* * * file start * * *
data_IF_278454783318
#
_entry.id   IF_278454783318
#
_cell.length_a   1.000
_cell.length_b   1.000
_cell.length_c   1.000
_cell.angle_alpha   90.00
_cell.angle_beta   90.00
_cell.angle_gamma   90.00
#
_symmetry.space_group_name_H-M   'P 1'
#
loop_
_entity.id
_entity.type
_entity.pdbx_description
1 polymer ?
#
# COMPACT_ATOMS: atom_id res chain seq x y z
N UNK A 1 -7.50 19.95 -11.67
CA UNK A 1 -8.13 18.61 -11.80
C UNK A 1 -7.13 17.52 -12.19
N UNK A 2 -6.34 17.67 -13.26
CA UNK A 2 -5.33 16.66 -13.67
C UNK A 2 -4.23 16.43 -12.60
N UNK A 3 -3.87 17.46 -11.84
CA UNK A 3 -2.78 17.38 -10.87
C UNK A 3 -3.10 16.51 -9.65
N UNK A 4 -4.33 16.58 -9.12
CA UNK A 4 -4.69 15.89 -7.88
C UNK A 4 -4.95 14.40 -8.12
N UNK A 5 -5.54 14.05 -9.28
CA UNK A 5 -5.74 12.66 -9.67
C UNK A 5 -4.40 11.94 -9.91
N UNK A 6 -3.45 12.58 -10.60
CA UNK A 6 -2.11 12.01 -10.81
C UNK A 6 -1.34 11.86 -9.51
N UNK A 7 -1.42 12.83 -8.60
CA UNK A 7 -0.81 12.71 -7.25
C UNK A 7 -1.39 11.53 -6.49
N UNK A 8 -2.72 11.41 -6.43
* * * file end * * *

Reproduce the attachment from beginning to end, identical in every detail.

data_IF_278454783318
#
_entry.id   IF_278454783318
#
_cell.length_a   1.000
_cell.length_b   1.000
_cell.length_c   1.000
_cell.angle_alpha   90.00
_cell.angle_beta   90.00
_cell.angle_gamma   90.00
#
_symmetry.space_group_name_H-M   'P 1'
#
loop_
_entity.id
_entity.type
_entity.pdbx_description
1 polymer ?
#
# COMPACT_ATOMS: atom_id res chain seq x y z
N UNK A 1 -7.50 19.95 -11.67
CA UNK A 1 -8.13 18.61 -11.80
C UNK A 1 -7.13 17.52 -12.19
N UNK A 2 -6.34 17.67 -13.26
CA UNK A 2 -5.33 16.66 -13.67
C UNK A 2 -4.23 16.43 -12.60
N UNK A 3 -3.87 17.46 -11.84
CA UNK A 3 -2.78 17.38 -10.87
C UNK A 3 -3.10 16.51 -9.65
N UNK A 4 -4.33 16.58 -9.12
CA UNK A 4 -4.69 15.89 -7.88
C UNK A 4 -4.95 14.40 -8.12
N UNK A 5 -5.54 14.05 -9.28
CA UNK A 5 -5.74 12.66 -9.67
C UNK A 5 -4.40 11.94 -9.91
N UNK A 6 -3.45 12.58 -10.60
CA UNK A 6 -2.11 12.01 -10.81
C UNK A 6 -1.34 11.86 -9.51
N UNK A 7 -1.42 12.83 -8.60
CA UNK A 7 -0.81 12.71 -7.25
C UNK A 7 -1.39 11.53 -6.49
N UNK A 8 -2.72 11.41 -6.43